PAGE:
There is no end in sight to the flow of payroll underpayment claims hitting the headlines and the desk of FairWork Australia. The problems are indiscriminate, arising in organisations within a broad range of sectors, size and structures.
Why are so many underpayments coming to light?
Part of the reason may be self-perpetuating. The public disclosure of underpayments by high profile entities has prompted others to review their records, leading them to uncover their own issues that are subsequently reported.
The changes to employment conditions resulting from COVID-19, and the full Federal Court’s recent decision that casual employees working regular shifts are entitled to be paid annual, personal and compassionate leave under the Fair Work Act, will likely only increase the focus on employee entitlements and expose underlying issues.
The prospect of a full scale review of historical and current payroll data can be daunting but there are some simple matters that can be considered at the outset. These initial steps will not disprove a problem exists but can quickly highlight avenues of further investigation:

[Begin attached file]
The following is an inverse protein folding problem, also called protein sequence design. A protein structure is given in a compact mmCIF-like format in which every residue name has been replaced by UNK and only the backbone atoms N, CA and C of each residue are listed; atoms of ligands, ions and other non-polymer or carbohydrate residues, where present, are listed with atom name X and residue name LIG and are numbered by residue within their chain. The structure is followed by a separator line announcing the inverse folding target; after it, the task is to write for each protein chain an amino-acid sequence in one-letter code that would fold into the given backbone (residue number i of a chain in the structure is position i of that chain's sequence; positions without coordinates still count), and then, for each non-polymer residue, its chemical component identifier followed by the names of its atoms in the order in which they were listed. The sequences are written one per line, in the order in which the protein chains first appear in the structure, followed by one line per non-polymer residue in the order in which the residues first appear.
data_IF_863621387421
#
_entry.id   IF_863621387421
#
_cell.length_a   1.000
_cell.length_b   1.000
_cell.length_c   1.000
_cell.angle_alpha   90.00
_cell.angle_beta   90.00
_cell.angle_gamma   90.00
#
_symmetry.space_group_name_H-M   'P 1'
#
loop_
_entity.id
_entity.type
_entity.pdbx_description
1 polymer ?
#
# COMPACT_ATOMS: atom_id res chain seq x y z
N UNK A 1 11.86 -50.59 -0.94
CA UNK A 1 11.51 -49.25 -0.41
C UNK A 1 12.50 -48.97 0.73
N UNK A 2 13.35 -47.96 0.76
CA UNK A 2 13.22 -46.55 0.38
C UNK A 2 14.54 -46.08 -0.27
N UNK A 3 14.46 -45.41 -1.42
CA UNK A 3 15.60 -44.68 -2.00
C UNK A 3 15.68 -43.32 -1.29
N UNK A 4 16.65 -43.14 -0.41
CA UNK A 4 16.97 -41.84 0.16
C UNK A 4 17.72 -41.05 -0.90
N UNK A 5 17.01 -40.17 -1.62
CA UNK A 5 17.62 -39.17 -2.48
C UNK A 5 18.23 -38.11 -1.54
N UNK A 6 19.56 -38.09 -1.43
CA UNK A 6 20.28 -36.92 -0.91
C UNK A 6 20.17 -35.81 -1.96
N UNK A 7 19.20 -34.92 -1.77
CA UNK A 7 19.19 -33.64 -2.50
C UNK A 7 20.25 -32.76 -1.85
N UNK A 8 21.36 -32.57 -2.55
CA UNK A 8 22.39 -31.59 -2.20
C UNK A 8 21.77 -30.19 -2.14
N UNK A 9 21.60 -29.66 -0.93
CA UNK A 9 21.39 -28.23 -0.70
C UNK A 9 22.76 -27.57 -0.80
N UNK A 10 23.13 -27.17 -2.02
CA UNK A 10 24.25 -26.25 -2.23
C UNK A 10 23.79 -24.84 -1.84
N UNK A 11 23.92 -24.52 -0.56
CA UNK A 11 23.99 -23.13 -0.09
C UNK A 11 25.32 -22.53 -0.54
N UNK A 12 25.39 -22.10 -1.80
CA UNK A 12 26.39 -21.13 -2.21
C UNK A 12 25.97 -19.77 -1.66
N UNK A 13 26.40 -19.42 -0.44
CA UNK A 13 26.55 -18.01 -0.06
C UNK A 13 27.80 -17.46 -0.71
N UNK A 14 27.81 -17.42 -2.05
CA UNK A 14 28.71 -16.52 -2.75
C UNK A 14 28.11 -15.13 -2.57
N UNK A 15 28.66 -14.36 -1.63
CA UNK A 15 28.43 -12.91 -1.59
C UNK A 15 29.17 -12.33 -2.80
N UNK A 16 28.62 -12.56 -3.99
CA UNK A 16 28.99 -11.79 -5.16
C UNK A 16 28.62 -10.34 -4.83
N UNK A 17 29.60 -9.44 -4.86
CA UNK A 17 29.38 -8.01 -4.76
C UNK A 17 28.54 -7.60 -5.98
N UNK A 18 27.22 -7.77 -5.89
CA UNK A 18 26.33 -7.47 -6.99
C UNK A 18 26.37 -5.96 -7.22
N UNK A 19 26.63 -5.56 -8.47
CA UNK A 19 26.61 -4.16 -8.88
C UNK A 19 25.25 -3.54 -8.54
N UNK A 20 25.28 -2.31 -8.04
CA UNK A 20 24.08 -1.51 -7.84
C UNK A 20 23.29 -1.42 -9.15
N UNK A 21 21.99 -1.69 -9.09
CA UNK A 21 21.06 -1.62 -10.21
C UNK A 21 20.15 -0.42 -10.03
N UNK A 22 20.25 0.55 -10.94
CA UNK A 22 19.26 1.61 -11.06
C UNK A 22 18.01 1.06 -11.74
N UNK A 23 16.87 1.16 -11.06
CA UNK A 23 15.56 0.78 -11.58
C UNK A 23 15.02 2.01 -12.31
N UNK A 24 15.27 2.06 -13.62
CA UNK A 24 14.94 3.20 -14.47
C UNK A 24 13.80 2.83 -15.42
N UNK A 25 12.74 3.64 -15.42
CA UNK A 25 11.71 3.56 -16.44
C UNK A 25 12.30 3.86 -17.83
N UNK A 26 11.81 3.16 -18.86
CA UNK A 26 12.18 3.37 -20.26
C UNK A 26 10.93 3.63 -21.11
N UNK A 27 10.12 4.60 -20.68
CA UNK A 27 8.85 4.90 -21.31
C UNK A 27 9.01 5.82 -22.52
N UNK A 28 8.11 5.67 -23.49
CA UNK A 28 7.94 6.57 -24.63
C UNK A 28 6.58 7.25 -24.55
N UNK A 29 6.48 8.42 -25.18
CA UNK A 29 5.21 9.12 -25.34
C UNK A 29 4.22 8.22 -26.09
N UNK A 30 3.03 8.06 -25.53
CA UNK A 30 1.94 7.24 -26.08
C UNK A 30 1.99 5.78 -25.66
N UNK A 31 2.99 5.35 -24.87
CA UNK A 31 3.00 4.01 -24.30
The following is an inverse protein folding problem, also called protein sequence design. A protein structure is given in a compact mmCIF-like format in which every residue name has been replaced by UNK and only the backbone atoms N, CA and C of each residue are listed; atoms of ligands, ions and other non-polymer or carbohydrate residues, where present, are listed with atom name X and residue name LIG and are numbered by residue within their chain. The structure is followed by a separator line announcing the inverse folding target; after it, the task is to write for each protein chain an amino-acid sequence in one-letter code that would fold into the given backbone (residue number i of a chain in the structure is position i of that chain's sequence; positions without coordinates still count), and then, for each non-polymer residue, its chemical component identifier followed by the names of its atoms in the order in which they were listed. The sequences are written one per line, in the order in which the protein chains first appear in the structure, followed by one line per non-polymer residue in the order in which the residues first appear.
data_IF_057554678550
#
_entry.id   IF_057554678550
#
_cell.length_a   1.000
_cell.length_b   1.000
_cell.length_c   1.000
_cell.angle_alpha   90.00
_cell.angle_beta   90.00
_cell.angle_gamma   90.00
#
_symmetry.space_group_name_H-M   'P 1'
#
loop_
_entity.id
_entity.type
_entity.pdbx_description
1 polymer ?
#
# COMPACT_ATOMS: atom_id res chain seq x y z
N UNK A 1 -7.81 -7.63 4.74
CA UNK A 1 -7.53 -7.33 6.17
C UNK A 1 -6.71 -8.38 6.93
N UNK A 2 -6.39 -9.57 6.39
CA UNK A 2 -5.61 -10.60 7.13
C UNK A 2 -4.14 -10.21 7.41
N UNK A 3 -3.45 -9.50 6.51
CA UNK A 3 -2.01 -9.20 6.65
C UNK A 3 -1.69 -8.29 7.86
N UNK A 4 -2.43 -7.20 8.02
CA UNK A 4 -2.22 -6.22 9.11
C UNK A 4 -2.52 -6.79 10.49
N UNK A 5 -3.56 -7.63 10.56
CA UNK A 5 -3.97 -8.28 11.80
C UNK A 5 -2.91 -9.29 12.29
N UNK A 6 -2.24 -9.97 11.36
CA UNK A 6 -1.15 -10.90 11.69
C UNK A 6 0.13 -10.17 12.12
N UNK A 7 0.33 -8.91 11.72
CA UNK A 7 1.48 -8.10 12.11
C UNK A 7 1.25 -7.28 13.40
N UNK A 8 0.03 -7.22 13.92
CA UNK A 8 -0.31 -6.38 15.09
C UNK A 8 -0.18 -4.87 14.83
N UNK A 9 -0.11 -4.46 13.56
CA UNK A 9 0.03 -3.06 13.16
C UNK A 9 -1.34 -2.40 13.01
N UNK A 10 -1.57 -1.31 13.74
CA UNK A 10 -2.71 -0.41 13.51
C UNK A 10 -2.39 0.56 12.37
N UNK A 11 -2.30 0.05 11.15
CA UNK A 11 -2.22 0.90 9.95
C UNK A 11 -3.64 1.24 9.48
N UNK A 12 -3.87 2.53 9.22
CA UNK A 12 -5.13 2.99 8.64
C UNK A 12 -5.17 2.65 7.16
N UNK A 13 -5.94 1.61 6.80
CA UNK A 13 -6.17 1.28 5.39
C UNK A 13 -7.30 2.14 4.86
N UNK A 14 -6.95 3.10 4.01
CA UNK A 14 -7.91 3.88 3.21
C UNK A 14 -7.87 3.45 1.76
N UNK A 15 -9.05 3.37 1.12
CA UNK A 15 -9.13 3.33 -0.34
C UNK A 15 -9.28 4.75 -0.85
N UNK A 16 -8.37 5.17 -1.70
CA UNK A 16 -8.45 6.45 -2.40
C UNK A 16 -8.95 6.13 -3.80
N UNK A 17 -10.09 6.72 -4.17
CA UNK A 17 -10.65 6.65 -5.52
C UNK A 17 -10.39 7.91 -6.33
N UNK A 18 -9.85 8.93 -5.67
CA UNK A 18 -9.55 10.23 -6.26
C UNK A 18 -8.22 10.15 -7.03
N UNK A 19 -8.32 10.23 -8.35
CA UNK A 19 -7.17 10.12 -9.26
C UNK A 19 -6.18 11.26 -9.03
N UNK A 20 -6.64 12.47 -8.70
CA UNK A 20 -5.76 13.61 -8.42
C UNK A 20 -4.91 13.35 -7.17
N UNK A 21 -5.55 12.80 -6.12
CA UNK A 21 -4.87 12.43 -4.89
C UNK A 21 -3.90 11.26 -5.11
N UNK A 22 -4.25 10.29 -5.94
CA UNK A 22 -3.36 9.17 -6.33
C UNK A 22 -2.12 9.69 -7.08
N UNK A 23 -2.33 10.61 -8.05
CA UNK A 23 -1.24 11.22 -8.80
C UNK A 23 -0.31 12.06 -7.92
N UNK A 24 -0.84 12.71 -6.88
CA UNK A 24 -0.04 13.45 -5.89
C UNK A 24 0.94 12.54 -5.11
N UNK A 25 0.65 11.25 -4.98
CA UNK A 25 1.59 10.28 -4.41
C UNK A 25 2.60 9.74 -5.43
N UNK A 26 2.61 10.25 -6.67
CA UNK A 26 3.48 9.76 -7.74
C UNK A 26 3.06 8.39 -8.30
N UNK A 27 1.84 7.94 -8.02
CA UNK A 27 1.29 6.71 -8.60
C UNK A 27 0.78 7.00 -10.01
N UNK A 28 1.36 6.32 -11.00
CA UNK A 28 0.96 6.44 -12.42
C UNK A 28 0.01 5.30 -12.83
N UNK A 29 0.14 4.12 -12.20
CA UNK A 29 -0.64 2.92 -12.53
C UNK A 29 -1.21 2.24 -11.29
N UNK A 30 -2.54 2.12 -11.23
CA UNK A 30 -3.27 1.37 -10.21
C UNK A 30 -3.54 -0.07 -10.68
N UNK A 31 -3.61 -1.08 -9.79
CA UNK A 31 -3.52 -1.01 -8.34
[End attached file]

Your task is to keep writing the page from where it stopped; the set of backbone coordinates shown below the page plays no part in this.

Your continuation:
- How many pay codes do you have and what are they?
- A simple review of your pay codes against the provisions of relevant award(s) or enterprise agreements can identify if provisions fields or information are missing. For example, should you be paying shift penalties but have no pay codes that separately identify these hours worked?
- What is the extent of the payroll rules and what are they?
- If a relatively long list of rules applies to one category of staff but hardly any for another, this can be a red flag. If the relevant award suggests similar entitlements for part time and casual staff, but the extent of the payroll system rules for each is inconsistent, this should trigger a review.
- Re-read the award(s) and enterprise agreement(s)
- Payroll processes can deviate from legal requirements with the passage of time or personnel changes. Errors can creep into the payment of entitlements that go unchecked without regular review back to the wording of legal instruments. For example, does the award require the payment of the higher or the lower of two alternative loadings or have allowances become payable or non-payable with changes in staff conditions?
These are straightforward tasks that can identify the initial focus of an investigation. By no means are they the extent of the work required, however they provide a logical starting point for an organisation faced with auditing its payroll compliance. These simple tasks can provide a sense of the risk and prioritisation of effort to avoid costs and reputational damage.